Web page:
-kalanchoe leaves perform mitosis at meristems along their leaf margins that produce little plants that fall off and can be independent 
            -rhizome underground stems arch over and take root at their tips, growing a new plant
            -sporophytes, conifers (staminate and ovulate cones), flowers (pollination)

-Rosaceae Rosa
-Pinaceae Pinus

Phylum: Bryophyta
-Non-vascular plants – cannot transport fluids through their bodies
-Must rely of surrounding moisture to do this job for them
-Lay foundations for other plant growth, prevent erosion, and contribute to green appearance of forests
-Reproduce by spores, never have flowers
-Grow low to the ground, on moist rocks, and on other plants
-Example - Moss

Phylum: Coniferophyta
-Reproduce from seeds instead of spores
-Seeds are “naked” – not covered by an ovary
-Seeds are produced in a cone-like structure called a conifer
-Never have flowers
-Have needle-, scale-, or awl-like leaves
-Grow in extreme conditions, can survive in extreme cold

Phylum: Anthophyta
-Flowering plants
            -Class: Monocotyledonae
-Have an embryo with a single seed leaf
-Narrow leaves with parallel veins and smooth edges
-Hollow or soft stems
-Flowers are arranged in threes
 -Example - Orchids

            -Class: Dicotyledonae
-Presence of two seed leaves
-Broad leaves with net-like veins
-Example - Rhododendron catawbiense


Animalia (Metazoa): otherwise known as animals...
-Animalia cells do not contain cell walls that characterize plant cells
-Nine to 10 million species of animals
-THE most complex organisms on Earth

Body plan-
-ALL are multicellular

Divergent event-
-Charles Darwin’s Theory of Evolution
            -natural selection (survival of the fittest)
-Developed from the first organisms on Eath (bacteria)
-Grew more and more complex
-Related to fungi more than any other kingdom
-Only the ones who had the traits for their environment survived and moved on to reproduce

-ALL are heterotrophs (obtain energy from or by consuming other organisms)
-ALL require oxygen for metabolism

-Intracellular – most have a digestive system
            -consists of: mouth, esophagus, stomach, liver, small/large intestine, pancreas, colon, rectum

-Closed AND open
            -Closed – blood closed at all times within vessels of different size and wall thickness, blood pumped by heart through vessels, does not fill body cavities
            -Open – pumped by heart into body cavities where tissues are surrounded by blood
-pumps, three- and four-chamber hearts

-Gills – extracts dissolved oxygen from water
            -fish, other aquatic animals
-Book lungs – look like books, maximize surface area with air/gas exchange
-Lungs – mouth, nose, oropharynx, nasopharynx, larynx, trachea, bronchi, bronchioles, alveoli
            -tetrapods, few fish, few snails
            -two lungs on either side of heart in complex mammals (humans)

            -frontal, parietal, occipital, temporal lobes
-Nerve net
            -simple nervous system found in cnidaria and echinodermata phyla
            -found in insects such as the cockroach

-Oryctolagus cuniculus (Rabbit)

-Chinchilla lanigera (Chinchilla)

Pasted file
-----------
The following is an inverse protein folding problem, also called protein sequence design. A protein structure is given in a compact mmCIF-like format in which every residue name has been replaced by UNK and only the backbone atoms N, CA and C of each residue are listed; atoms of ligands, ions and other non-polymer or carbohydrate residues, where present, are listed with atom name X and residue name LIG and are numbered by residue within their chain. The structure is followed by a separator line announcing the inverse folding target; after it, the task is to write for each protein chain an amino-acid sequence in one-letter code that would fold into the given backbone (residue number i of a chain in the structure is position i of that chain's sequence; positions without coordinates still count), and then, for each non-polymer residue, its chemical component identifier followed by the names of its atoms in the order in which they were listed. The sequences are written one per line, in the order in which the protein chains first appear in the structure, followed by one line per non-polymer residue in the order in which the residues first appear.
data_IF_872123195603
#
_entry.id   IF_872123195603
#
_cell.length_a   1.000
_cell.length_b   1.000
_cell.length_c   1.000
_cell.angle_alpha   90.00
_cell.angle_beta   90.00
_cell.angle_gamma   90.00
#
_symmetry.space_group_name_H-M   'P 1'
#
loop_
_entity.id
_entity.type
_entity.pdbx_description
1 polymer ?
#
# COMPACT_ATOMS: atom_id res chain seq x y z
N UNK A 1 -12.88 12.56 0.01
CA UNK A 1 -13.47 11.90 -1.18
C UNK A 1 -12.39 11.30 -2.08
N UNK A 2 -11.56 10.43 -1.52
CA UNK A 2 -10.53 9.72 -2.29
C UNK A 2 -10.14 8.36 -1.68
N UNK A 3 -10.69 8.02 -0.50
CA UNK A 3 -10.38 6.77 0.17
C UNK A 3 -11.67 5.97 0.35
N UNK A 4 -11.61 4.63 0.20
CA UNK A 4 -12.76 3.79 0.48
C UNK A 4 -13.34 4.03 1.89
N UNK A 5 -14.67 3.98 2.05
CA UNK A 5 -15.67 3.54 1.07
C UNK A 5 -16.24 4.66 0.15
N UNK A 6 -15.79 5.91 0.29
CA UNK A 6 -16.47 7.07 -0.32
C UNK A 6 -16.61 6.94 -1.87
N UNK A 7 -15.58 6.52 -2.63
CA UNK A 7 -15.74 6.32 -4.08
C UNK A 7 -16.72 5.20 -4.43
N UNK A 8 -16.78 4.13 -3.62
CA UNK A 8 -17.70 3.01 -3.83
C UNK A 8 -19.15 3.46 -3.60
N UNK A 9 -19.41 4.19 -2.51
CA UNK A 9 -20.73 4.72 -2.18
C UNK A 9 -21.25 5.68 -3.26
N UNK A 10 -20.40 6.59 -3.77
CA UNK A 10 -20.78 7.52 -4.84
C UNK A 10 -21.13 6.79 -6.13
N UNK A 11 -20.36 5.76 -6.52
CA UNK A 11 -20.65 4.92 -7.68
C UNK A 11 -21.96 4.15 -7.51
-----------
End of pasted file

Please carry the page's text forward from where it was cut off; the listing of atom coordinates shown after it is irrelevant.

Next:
Phylum: Nematoda
-80,000 known parasitic worms
-Bilaterally symmetrical
-Body cavity is pseudocoel (its body flied is under high pressure)
-No circulatory system
-Feed on everything
-Don't usually live in dry places
Example- Roundworm

Phylum: Mollusca
-110,000 known species
-Most diverse in the world
-Mantle with cavity used for breathing and excretion
-Has a pair of kidneys
-Most have a shell of some sort
-Pearls from oysters were among the earliest forms of money
Example- Snail

Phylum: Annelida
-15,000 individual segmented worms
-Body possesses three separate sections: a prosomium, a truck, and a pygidium
-Has a true closed circulatory system
-No true respiratory organs
Example- Common earthworm

Phylum: Chordata, Subphylum: Vertebrata
-50,000 species of animals
-Structure is composed of numerous tissues and organs
-Have vertebrae - hollow structures which combine to make the spinal column
            -made of cartilage or bone and cartilage
            -surrounds and protects the central nerve cord

Class: Myxini
-Live in deep water
-Feed on carrion (dead, rotting flesh) as well as polychaete worms
-Use tentacles around their mouths to locate prey
-Single nostril opens into pharynx
-Example- Hagfish

Class: Cephalspidomorphi
-Hatch/breed in fresh water, mature in marine
-Parasitic as adults - have a suction-like mouth that grasps onto other fish and puts a hole in their skin
-Have buccal glands that secret an anticoagulant to ensure free-flowing food source
-Larvae are called ammocoetes
-Example- Lamprey

Class: Chondrichthyes
-Paired nostrils
-Skeleton is completely cartilage - no endoskeletal bone
-No swim bladder
-Example- Stingray

Class: Osteichthyes
-Endoskeleton made up of bone
-Jaws and paired appendages
-Arose in freshwater, moved into saltwater
-Example- Ocean Sunfish

Class: Amphibia
-Ectothermic - regulates body temperature by moving to different climates within its environment (cold-blooded)
-Eggs must be laid in water or in a very moist environment
           -young develop with gills and live in the water as tadpoles
-Example- Poison Dart Frog

Class: Reptilia
-Some of the first land-only vertebrates
-Ectothermic, heliotherms - can regulate body temperature using solar radiation
-Example- American Crocodile

Class: Aves
-Four-chambered heart
-Bill instead of teeth
-Endothermic - able to maintain a constant body temperate, regardless of its surroundings
-Example- Bald Eagle

Class: Mammalia
-Has hair/fur
-Mammary glands to give milk to young
-Dental bones
-Example- Dogs (Yorkshire Terrier)